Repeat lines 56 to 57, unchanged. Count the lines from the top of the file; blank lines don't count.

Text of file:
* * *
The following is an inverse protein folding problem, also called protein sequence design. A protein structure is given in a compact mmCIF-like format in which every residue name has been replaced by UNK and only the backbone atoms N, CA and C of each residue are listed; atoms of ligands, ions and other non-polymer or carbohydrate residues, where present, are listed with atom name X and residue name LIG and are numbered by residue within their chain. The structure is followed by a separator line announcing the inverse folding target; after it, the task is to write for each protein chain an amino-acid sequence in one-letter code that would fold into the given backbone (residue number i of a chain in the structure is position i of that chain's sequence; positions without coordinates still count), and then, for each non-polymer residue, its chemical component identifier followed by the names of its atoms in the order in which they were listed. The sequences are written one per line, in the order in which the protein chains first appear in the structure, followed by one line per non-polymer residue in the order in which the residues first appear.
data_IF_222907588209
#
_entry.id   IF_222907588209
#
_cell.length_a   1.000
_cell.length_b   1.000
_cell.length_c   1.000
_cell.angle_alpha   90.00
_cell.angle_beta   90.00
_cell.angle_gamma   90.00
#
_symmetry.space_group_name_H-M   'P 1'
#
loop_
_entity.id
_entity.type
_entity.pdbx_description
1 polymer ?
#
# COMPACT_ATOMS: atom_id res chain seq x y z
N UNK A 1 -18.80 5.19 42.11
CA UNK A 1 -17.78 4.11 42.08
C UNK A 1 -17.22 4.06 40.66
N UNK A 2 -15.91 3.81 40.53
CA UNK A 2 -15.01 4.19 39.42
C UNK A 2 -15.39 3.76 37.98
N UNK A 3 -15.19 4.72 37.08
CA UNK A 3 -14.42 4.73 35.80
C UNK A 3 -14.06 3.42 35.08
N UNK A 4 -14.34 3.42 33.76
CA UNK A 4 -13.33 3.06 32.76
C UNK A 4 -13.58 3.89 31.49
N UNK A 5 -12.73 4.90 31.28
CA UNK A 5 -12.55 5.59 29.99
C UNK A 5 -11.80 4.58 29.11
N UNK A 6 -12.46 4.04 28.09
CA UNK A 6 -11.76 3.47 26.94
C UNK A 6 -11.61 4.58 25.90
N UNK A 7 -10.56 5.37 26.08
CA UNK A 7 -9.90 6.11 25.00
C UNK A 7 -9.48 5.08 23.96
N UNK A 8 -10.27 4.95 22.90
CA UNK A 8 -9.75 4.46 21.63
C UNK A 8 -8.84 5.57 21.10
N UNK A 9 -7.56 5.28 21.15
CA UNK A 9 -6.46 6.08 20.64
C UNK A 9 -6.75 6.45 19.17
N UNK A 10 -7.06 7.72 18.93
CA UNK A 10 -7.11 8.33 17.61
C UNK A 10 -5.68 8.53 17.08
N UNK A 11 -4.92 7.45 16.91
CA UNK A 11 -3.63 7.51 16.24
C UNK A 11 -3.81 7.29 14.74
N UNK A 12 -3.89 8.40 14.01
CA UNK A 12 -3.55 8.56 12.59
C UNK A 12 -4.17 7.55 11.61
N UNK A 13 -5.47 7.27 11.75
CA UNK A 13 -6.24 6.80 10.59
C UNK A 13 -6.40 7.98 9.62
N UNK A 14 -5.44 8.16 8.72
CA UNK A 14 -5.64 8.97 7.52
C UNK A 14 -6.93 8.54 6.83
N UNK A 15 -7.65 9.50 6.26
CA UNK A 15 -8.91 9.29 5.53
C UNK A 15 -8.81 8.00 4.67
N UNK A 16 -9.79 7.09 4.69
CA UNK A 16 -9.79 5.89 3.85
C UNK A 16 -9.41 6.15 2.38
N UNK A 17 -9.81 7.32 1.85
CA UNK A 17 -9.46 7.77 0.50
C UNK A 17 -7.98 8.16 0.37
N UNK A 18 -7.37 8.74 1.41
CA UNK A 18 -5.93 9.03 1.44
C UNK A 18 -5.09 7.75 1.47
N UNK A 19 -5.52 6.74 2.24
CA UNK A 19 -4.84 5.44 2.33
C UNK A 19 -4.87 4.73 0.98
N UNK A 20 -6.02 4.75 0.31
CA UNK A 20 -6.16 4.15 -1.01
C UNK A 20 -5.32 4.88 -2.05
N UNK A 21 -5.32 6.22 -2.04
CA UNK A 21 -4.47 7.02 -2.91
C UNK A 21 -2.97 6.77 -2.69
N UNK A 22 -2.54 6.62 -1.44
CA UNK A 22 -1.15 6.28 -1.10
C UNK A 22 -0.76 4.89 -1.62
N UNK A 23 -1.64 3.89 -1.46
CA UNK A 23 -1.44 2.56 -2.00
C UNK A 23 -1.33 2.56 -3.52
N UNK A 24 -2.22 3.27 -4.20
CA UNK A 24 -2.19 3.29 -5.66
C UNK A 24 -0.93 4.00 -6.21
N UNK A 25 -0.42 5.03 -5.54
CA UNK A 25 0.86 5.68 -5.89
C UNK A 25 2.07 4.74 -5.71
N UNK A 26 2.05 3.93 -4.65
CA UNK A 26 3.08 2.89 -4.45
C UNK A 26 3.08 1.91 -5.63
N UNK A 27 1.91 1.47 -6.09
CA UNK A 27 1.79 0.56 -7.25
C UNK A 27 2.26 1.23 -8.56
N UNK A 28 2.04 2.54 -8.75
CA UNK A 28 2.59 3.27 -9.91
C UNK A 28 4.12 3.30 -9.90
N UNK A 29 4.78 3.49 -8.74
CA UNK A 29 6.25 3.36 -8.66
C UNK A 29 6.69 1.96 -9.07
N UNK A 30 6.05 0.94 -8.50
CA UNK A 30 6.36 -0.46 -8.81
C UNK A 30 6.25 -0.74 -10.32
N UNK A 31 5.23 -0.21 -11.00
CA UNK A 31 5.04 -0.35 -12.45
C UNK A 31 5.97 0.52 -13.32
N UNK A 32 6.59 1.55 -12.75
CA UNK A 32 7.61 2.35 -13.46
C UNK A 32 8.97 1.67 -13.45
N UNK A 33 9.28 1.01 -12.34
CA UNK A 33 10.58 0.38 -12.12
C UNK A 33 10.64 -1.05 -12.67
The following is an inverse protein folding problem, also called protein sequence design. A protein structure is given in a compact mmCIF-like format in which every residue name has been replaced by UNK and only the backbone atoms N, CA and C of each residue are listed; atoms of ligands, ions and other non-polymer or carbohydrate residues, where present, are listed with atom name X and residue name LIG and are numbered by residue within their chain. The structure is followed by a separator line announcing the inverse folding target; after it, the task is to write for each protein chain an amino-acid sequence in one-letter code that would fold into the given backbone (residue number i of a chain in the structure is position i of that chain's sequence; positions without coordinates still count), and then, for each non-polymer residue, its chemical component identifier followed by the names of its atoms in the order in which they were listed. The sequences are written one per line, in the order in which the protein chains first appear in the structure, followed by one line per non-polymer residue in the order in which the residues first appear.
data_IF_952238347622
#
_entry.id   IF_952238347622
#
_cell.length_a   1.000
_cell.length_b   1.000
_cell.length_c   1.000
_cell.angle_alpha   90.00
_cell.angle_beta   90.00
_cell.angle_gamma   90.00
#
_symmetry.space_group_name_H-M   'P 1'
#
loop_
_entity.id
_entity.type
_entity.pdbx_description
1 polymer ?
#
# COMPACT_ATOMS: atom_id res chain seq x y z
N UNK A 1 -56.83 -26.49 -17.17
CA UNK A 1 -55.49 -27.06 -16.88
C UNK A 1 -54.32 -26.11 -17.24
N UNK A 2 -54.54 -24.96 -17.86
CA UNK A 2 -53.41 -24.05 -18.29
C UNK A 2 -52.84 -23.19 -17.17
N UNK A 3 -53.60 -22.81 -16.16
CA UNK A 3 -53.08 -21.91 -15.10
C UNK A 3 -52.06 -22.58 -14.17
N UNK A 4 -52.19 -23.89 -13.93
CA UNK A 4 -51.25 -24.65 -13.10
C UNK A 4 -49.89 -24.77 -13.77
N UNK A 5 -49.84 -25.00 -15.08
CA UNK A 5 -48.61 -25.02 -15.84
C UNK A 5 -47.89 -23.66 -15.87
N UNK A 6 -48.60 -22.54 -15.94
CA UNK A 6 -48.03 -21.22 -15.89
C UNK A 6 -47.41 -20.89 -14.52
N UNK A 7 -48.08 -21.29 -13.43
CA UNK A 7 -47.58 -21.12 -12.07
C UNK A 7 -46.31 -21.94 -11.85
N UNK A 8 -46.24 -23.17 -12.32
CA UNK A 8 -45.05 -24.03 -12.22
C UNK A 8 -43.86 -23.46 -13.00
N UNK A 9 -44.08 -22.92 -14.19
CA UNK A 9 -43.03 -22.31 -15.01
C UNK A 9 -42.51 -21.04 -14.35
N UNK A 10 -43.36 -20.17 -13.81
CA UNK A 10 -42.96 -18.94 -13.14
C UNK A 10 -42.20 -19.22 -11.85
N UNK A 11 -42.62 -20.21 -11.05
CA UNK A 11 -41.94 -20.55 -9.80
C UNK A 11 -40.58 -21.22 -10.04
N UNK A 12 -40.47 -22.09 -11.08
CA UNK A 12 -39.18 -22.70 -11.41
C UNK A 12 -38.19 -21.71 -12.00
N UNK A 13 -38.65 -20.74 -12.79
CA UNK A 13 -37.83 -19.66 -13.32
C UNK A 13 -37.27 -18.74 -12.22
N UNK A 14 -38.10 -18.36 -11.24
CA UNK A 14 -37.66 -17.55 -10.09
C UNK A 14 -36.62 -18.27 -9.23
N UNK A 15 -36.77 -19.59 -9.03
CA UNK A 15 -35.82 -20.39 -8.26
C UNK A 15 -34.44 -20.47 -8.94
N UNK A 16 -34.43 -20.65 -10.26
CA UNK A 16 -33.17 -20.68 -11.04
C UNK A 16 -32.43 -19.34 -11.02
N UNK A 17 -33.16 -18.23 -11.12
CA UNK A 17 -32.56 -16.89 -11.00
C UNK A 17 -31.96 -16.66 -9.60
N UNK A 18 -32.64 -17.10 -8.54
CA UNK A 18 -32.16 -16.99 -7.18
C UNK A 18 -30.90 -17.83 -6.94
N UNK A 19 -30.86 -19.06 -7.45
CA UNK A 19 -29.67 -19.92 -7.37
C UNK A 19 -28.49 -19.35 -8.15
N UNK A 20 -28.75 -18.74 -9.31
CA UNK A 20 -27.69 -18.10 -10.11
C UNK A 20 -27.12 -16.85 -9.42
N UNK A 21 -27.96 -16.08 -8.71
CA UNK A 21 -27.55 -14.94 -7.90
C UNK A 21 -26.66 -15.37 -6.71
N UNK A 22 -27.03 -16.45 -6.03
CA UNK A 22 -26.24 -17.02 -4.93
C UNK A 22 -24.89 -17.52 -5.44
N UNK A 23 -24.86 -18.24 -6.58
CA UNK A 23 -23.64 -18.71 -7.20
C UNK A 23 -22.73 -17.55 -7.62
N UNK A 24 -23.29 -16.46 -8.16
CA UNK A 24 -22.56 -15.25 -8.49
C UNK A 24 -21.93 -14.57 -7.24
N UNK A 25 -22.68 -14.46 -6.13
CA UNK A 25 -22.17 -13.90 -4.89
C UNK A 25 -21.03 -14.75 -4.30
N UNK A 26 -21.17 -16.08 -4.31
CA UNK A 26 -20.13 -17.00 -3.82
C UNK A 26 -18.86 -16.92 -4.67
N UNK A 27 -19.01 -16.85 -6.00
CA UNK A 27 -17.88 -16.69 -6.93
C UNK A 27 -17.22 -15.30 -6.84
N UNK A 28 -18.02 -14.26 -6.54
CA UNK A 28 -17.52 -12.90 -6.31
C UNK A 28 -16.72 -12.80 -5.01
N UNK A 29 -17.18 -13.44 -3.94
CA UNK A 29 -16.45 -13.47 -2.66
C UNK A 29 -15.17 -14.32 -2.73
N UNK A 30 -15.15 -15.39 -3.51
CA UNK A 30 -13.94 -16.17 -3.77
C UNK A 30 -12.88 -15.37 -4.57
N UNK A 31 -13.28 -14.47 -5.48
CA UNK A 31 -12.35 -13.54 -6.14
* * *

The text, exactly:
CA UNK A 12 -3.55 8.56 12.59
C UNK A 12 -4.17 7.55 11.61